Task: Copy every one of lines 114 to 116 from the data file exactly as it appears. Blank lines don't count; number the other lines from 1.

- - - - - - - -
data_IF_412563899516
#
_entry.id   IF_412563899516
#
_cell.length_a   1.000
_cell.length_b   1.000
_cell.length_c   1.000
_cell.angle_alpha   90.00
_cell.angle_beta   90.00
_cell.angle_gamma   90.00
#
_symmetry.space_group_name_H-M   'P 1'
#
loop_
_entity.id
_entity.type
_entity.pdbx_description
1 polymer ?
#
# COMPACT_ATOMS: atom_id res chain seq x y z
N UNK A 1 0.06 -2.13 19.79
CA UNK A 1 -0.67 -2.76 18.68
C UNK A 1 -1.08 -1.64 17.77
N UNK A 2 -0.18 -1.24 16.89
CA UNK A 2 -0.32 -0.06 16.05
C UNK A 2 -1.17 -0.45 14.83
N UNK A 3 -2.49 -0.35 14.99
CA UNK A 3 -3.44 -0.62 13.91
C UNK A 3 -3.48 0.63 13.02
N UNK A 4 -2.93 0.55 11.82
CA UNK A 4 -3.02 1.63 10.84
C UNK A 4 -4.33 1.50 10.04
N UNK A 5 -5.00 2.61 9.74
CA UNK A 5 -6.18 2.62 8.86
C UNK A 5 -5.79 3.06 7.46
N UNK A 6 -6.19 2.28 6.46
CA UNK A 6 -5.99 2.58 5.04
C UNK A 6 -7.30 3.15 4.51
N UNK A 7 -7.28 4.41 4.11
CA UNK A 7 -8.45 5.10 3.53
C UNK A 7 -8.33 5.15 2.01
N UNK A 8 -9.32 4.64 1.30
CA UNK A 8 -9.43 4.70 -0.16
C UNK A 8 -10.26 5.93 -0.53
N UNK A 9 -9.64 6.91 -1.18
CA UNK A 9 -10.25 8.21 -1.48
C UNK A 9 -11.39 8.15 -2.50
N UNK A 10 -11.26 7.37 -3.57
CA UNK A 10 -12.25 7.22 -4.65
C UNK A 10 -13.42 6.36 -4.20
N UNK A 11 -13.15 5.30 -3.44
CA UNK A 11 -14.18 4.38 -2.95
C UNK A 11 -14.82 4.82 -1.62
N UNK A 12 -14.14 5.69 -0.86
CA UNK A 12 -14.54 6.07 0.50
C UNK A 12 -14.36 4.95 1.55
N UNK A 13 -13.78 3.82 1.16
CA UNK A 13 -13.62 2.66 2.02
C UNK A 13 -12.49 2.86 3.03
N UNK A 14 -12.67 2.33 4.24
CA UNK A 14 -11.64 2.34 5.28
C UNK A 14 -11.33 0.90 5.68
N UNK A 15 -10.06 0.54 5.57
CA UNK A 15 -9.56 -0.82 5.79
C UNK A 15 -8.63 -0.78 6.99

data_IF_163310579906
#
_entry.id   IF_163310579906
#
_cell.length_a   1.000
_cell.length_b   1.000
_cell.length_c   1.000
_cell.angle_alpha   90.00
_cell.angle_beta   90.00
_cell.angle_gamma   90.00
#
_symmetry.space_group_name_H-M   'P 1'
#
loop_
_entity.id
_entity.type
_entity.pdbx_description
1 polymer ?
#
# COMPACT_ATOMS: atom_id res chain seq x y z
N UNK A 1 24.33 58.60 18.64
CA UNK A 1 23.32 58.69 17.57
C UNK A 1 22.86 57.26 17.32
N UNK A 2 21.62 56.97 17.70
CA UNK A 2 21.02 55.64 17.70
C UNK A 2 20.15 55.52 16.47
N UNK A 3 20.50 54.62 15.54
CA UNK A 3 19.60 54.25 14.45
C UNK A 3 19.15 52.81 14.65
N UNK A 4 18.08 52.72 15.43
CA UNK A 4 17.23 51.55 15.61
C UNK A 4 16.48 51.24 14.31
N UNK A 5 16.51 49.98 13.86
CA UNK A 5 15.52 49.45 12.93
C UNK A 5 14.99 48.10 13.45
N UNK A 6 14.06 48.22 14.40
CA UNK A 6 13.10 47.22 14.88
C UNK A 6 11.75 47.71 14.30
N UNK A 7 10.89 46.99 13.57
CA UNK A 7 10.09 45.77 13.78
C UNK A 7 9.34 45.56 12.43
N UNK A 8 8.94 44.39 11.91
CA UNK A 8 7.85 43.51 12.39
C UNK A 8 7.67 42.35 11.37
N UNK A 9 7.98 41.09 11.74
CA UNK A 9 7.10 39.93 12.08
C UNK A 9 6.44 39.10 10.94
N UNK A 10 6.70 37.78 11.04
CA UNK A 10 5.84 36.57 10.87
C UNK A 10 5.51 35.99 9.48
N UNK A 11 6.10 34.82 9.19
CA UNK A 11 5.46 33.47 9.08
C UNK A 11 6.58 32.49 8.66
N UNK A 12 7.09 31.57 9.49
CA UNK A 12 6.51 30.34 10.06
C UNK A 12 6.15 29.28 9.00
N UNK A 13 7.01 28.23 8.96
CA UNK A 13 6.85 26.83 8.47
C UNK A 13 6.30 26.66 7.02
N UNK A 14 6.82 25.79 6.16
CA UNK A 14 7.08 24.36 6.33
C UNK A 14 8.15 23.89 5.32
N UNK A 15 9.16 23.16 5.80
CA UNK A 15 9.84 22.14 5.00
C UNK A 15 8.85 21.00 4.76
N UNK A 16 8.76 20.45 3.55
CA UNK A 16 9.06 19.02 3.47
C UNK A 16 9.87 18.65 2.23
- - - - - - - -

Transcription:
CA UNK A 10 5.84 36.57 10.87
C UNK A 10 5.51 35.99 9.48
N UNK A 11 6.10 34.82 9.19